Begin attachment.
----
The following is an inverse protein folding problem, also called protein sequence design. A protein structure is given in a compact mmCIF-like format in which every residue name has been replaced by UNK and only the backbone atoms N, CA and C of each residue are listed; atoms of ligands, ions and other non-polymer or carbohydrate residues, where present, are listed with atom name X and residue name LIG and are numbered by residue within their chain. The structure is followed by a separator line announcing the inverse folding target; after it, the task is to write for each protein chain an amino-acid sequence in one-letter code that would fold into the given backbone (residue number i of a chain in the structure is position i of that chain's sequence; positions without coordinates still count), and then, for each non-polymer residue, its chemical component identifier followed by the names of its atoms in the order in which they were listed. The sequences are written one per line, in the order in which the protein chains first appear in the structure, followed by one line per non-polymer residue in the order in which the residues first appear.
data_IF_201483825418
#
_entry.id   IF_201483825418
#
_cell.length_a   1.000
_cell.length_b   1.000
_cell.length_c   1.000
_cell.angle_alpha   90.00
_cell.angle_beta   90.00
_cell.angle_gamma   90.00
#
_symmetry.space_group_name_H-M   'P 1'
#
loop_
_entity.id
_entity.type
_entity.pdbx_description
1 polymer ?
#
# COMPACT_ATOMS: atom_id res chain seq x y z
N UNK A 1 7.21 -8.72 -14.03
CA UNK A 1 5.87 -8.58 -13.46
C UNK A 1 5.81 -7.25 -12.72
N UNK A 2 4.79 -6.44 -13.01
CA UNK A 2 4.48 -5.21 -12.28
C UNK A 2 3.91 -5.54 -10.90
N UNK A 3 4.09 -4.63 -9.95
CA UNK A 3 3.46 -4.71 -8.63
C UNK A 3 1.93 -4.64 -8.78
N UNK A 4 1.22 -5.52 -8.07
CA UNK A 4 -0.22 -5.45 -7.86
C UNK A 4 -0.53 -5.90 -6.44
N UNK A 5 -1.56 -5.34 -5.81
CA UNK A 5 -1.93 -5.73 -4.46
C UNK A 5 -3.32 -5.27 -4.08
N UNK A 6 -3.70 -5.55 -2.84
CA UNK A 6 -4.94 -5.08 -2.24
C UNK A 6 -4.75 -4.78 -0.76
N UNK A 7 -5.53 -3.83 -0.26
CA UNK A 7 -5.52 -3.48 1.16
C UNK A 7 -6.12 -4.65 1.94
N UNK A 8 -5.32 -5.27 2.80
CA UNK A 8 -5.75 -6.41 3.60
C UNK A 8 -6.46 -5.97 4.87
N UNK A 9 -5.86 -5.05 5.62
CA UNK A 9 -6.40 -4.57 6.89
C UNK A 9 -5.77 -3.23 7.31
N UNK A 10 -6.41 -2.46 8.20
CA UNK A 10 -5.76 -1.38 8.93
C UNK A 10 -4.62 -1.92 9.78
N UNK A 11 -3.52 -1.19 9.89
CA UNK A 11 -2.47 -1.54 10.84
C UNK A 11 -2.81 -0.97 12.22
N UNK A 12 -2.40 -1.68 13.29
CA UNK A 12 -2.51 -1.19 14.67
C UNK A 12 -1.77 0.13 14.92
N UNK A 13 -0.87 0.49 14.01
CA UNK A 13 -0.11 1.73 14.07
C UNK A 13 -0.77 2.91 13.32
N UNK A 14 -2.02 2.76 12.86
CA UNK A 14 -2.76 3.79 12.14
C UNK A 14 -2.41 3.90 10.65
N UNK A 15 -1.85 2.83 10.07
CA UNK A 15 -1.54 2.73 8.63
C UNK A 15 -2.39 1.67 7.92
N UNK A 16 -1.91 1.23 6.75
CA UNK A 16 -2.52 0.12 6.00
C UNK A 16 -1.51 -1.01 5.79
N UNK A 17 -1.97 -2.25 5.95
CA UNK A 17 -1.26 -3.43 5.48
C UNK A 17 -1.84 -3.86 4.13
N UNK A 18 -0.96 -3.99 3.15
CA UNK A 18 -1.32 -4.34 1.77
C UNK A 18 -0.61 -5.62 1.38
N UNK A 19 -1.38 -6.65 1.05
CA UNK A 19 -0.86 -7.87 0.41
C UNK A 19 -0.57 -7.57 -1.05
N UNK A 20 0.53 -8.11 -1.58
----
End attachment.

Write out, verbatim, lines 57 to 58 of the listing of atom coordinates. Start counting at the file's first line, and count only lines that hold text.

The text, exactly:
C UNK A 12 -1.77 0.13 14.92
N UNK A 13 -0.87 0.49 14.01